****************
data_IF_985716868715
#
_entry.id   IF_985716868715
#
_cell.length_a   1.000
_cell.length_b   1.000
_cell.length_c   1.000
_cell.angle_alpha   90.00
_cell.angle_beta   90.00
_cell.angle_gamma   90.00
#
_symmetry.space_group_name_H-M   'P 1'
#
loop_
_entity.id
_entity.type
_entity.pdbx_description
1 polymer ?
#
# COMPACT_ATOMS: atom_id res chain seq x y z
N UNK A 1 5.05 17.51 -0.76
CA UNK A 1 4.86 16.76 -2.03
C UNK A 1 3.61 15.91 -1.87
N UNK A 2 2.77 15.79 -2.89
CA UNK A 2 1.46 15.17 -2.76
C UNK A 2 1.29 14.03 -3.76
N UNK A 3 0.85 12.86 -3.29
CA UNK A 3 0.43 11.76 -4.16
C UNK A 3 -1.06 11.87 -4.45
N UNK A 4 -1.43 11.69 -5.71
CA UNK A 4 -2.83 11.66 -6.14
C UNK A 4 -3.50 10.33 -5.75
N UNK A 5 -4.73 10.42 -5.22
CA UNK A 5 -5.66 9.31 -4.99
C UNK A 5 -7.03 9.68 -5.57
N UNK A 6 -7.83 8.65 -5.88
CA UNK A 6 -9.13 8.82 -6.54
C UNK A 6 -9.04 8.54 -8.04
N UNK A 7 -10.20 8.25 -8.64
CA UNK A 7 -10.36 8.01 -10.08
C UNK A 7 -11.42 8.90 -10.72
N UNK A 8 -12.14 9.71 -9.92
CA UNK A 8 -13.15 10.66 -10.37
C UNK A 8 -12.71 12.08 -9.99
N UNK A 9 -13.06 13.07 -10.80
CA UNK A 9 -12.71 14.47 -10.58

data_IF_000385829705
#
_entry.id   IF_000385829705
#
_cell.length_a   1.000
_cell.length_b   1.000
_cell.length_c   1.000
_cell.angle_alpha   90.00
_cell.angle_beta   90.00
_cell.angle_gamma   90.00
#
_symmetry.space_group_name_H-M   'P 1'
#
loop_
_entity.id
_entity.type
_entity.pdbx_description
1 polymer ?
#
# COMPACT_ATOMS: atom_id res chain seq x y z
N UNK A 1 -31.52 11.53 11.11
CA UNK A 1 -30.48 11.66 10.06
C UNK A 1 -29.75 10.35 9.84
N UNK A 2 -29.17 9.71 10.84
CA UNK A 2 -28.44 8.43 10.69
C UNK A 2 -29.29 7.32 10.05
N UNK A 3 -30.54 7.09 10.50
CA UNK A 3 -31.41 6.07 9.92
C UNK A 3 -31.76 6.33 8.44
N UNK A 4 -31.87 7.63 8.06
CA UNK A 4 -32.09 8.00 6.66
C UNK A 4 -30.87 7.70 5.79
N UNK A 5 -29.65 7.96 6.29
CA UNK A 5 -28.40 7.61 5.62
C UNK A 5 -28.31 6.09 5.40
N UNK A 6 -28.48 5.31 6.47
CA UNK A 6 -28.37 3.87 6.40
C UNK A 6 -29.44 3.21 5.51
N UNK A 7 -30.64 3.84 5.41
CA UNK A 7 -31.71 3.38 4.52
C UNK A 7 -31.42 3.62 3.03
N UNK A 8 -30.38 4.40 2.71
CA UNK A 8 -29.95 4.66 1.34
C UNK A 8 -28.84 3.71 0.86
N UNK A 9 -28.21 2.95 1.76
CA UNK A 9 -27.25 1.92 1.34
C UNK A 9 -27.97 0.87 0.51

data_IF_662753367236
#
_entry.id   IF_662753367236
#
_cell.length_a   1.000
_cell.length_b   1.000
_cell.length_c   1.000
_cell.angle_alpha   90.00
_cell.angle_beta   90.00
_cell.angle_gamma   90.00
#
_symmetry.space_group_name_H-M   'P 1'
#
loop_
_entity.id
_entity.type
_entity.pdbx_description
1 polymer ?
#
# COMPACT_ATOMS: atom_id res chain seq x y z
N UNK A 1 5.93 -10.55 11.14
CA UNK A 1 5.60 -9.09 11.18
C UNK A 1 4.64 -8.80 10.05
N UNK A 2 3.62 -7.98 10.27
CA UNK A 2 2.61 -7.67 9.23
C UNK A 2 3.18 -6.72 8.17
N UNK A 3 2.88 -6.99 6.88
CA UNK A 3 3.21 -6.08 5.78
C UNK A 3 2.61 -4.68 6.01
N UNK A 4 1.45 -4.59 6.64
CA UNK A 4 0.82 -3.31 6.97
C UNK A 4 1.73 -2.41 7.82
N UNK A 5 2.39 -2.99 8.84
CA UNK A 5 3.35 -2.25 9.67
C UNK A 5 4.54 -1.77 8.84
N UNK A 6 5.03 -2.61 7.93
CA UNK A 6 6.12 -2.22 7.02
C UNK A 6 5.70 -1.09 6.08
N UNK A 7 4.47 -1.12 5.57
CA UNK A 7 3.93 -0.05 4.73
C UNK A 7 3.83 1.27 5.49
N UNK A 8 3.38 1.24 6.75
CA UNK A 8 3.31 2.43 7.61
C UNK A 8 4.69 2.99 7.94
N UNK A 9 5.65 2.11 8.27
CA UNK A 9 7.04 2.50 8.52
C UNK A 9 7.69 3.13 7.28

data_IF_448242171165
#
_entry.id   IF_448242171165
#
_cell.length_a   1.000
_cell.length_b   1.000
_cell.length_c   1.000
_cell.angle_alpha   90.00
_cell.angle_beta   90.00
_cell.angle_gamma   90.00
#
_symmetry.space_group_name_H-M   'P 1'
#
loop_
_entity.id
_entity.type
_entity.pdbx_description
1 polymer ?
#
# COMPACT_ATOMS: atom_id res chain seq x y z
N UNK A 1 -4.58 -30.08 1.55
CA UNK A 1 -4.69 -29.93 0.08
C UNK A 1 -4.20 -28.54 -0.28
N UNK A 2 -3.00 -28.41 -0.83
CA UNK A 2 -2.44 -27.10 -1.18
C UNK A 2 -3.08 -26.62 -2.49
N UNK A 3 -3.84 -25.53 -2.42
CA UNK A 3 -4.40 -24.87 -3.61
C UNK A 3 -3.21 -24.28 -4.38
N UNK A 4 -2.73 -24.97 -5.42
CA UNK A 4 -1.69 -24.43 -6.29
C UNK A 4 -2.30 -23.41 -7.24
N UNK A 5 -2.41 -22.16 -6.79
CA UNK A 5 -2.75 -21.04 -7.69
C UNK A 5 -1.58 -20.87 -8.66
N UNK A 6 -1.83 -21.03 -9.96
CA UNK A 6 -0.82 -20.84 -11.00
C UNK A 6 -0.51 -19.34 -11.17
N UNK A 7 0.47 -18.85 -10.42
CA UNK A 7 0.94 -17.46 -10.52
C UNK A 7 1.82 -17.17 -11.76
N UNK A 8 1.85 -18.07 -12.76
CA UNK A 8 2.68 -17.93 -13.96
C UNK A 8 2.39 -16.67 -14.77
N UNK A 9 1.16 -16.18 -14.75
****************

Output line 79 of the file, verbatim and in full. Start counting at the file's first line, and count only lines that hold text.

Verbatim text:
N UNK A 5 -29.65 7.96 6.29